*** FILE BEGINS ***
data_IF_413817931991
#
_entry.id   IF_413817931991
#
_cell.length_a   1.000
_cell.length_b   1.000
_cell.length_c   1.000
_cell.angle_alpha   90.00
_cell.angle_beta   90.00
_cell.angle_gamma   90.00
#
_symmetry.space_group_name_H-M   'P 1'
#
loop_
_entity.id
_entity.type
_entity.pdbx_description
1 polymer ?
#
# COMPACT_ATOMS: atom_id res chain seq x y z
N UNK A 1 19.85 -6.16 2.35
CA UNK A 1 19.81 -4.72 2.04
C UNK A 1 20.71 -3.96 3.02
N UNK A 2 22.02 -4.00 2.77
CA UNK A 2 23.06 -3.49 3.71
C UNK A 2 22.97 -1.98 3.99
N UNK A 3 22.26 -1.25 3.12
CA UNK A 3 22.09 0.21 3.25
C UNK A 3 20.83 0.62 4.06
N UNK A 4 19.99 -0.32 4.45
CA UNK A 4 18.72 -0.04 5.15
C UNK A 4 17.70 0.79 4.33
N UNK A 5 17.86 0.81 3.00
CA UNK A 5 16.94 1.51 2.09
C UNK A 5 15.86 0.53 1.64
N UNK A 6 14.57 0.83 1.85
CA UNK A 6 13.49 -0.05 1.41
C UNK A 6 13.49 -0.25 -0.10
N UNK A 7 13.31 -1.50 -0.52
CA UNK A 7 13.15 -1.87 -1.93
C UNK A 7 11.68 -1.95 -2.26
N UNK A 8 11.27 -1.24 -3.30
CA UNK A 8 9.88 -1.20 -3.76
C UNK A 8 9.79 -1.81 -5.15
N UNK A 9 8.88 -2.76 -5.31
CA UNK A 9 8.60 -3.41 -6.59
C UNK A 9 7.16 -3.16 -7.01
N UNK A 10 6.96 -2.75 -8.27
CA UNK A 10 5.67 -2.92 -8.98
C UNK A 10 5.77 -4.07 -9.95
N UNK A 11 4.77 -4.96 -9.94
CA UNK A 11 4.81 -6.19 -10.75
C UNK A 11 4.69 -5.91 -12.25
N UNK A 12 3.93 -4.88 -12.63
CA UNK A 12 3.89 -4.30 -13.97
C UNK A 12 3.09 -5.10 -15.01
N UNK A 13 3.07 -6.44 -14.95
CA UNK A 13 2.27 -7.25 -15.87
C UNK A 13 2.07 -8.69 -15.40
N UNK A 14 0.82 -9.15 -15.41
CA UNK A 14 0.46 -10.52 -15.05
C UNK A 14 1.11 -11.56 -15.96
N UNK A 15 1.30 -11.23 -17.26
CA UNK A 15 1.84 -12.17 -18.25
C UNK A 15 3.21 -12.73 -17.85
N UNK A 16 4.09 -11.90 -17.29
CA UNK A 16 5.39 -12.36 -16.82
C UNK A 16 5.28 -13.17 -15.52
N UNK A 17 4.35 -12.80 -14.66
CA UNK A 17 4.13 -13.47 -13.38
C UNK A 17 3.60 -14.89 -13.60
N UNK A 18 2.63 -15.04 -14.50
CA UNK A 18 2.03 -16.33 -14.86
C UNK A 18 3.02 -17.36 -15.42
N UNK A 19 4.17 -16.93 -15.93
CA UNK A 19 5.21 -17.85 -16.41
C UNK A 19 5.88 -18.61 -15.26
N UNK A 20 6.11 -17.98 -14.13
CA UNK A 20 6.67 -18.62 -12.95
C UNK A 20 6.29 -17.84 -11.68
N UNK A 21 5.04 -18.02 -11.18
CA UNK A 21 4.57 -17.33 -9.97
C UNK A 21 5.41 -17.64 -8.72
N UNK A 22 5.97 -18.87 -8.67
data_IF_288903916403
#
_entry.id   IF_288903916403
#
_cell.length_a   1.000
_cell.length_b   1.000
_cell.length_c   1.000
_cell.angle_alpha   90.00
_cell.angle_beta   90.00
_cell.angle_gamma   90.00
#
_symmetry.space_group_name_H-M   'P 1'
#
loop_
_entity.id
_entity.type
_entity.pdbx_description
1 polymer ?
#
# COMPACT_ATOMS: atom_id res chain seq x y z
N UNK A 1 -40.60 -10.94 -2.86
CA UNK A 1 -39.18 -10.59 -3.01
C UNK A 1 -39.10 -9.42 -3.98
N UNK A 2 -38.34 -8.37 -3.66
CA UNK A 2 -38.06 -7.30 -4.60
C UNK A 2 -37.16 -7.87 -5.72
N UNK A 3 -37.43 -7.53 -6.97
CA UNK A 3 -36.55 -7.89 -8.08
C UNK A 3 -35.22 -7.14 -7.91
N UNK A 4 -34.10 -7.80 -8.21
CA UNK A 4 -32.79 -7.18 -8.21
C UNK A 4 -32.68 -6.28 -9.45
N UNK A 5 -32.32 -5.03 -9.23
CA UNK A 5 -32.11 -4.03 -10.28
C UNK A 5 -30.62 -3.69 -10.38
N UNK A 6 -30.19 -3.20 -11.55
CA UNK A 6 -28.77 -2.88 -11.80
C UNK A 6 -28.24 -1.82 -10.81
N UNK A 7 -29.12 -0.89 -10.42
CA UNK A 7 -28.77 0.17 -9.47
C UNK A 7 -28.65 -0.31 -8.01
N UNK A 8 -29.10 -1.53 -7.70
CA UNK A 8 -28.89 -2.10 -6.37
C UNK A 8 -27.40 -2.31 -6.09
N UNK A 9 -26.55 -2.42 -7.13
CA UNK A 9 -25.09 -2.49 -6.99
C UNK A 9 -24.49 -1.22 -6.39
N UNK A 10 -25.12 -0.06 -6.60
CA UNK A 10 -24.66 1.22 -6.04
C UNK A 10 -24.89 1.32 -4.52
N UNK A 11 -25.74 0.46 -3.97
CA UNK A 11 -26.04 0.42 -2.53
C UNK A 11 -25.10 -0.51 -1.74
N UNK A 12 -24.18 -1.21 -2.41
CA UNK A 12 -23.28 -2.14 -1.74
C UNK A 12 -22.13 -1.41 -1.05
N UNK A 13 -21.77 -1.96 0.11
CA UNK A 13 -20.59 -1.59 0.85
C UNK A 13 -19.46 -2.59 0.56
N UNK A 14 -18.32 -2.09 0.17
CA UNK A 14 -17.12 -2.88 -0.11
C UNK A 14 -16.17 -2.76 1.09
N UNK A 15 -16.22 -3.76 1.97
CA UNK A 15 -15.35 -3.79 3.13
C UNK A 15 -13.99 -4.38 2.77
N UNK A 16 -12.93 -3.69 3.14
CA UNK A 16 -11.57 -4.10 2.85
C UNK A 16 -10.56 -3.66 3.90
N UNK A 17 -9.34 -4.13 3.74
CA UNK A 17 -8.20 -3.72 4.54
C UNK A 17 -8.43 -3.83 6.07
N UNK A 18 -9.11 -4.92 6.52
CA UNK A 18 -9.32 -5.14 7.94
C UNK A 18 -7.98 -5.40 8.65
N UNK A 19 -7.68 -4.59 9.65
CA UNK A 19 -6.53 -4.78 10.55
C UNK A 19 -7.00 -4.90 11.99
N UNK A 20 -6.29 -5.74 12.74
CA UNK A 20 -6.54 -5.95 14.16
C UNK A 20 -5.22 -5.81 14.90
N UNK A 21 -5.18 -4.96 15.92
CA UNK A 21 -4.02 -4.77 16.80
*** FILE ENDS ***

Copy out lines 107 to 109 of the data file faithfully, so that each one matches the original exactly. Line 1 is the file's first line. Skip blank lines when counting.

C UNK A 1 -39.10 -9.42 -3.98
N UNK A 2 -38.34 -8.37 -3.66
CA UNK A 2 -38.06 -7.30 -4.60